7 Great Nutrition Tips For Skiing
My Top 7 nutritional tips to improve your skiing performance.
When going on Holiday Skiing Good Nutrition is most important.
So with many years of Instructing skiing and just going away on Holiday these are some of my best tips when your in the mountains.
1. Stay hydrated.
Most Important… You may not feel thirsty in the cold weather, however your body needs hydration in order to perform at its best, Especially on your first day on the piste. On the First day if you don’t keep hydrated you will (most Probably after lunch) start getting cramps, and this will make skiing a lot more difficult, as you may find it difficult to actively flex and bend and your knee and ankle joints.
So Make sure Staying hydrated is just as important in cold weather as in warm weather. Stop to drink something every 2 hours or so. Since drinking cold water in 15 degree weather is not so appealing, Take a Water bottle ( preferable a Metal one, just incase you take a stack and you fall on a plastic bottle and it breaks) try warm water with, orange electrolytes replacement or maybe hot chocolate.
2. Eat a good breakfast.
The ideal breakfast is one that includes carbohydrates along with some protein. This will provide you with sustained energy levels.
Many Hotels in the Alps have a really good selection of food for breakfast, Take advantage of this..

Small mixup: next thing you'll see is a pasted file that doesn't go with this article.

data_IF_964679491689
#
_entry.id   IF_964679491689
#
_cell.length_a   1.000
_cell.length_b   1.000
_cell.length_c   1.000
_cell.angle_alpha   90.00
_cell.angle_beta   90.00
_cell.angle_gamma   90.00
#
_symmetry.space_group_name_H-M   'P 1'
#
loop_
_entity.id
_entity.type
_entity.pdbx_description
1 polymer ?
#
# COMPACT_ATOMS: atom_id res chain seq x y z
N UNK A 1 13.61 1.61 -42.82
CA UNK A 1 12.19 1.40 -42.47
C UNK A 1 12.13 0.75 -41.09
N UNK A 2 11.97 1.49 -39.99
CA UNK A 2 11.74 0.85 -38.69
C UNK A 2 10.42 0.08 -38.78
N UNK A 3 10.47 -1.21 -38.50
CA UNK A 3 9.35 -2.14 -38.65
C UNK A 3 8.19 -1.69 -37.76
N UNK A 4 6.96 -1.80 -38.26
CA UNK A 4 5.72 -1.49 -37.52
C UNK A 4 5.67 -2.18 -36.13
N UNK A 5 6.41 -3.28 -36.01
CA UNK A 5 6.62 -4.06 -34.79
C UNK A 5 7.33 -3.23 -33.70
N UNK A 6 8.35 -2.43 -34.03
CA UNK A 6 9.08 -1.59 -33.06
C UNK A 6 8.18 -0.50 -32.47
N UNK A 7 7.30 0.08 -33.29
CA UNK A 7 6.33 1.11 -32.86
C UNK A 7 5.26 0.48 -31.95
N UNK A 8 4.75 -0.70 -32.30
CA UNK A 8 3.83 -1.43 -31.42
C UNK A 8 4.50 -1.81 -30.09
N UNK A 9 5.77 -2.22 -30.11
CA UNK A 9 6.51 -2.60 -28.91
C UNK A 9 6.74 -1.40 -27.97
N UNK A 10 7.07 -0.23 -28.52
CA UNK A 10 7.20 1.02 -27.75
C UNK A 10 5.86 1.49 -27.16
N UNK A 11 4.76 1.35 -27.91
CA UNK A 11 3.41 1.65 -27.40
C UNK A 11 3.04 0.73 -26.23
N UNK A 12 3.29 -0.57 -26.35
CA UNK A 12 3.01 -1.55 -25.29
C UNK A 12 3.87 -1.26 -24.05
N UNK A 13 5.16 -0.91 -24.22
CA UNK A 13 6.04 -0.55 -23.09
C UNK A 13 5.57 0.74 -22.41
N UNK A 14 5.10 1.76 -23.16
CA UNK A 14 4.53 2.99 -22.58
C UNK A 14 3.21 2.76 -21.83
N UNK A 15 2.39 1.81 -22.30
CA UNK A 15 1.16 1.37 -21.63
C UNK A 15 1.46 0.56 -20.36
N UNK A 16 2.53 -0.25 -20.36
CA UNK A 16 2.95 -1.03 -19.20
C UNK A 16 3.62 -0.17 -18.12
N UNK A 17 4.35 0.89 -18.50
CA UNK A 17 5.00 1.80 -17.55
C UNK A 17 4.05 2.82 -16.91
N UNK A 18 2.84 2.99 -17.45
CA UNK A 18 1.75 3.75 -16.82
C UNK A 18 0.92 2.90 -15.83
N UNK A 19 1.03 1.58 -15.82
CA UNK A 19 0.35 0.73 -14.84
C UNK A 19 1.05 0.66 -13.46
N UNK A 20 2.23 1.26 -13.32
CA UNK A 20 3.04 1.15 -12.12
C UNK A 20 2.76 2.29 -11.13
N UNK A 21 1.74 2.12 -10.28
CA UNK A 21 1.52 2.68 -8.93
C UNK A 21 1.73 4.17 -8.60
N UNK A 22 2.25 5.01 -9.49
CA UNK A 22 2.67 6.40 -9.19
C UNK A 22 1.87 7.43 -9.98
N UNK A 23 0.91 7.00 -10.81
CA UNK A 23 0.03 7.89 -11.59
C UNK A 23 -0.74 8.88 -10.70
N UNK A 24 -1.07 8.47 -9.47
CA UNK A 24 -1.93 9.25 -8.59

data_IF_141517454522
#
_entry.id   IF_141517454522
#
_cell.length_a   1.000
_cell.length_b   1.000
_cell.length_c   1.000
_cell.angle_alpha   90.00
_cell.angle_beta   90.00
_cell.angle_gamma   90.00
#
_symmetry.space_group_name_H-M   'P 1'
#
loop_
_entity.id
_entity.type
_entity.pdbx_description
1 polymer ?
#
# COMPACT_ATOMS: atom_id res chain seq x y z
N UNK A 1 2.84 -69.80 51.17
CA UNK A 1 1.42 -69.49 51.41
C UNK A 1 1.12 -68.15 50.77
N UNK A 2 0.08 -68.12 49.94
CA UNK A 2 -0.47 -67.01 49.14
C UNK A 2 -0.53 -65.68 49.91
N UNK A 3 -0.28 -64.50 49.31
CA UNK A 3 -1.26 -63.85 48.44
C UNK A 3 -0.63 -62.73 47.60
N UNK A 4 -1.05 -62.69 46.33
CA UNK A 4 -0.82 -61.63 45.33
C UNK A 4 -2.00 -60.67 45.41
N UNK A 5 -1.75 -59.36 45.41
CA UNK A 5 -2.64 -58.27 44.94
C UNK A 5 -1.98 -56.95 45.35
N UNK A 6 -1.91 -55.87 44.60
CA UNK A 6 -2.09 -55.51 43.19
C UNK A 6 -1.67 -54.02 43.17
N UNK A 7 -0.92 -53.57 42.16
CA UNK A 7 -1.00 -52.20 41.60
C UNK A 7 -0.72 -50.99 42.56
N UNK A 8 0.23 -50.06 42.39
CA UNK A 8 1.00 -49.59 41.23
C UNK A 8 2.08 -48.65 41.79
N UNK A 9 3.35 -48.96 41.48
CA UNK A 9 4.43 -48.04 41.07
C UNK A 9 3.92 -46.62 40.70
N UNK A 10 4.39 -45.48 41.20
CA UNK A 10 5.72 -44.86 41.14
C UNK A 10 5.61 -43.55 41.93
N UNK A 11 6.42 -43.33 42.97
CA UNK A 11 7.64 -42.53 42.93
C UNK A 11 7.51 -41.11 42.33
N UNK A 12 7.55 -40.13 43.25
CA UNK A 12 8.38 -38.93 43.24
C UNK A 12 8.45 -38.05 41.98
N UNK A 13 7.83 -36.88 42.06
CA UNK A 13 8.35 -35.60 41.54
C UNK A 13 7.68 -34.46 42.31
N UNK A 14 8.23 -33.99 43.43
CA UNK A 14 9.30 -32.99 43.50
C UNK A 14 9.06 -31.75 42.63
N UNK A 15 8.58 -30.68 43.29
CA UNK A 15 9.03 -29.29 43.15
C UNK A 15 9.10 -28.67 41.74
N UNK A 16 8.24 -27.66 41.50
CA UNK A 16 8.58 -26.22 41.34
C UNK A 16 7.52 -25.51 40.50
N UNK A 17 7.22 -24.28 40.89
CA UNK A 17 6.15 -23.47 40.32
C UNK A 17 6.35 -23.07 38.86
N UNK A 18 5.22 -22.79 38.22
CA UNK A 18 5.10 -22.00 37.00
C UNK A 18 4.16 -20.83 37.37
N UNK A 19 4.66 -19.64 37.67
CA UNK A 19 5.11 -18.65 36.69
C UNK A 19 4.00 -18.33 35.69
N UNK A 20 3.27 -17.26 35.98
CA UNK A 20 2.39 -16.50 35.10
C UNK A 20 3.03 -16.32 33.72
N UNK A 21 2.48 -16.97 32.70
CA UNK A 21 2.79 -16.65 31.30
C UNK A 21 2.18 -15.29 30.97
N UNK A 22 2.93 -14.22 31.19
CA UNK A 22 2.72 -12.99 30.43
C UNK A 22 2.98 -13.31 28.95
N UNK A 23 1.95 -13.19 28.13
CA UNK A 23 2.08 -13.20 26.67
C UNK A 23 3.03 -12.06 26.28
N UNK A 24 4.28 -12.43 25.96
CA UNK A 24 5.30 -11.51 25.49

Here are some Suggestions:
• Bread rolls with a selection of meats and cheese ( good one if going to Austria)
• oatmeal with raisins and walnuts
• peanut butter on toast • yogurt (my favourite is the Greek yogurt!) with banana and whole grain cereal • omelet with toast • whole grain cereal, fruit and low fat milk
3. Eat a moderate sized lunch.
Eating too little won't give you enough energy for your afternoon runs. But on the other hand, eating too much can cause you to feel sluggish and lose your "ski legs". In addition, it can make buttoning your tight ski pants somewhat difficult.
4. Include carbs and protein at lunch.
This combination will give you sustained energy levels throughout the day. Go easy on the fat as it takes longer to digest.
5. Avoid low carbing.
This is not the time to embark on the a diet. Our muscles need carbs for fuel and our brains need carbs to think clearly. A salad with grilled chicken is not the ideal lunch - unless you have a few pieces of bread with it. In addition, eating adequate carbs (versus fat) helps your body acclimatise to the high altitude.
6. Consume adequate calories.
Yes I did say that… Skiing burns a significant amount of calories. The extra weight of heavy clothing and boots can increase your caloric expenditure by 5-15 percent. Remember how exhausting it feels just carrying your skis and boots to the base lift? Consuming a good amount of calories will help your body to perform at its best. Note: this doesn't give you permission to gorge.
7. Pack snacks with you.
You easily eat an energy bar on the chairlift. It will give you a burst of energy for that bump run you've been eying. Again, focus on carbs as they provide the quickest energy.
While I can not guarantee my tips will turn you into the next Lindsey Vonn or Mikaela SHIFFRIN, they will help you perform to the best of your ability.
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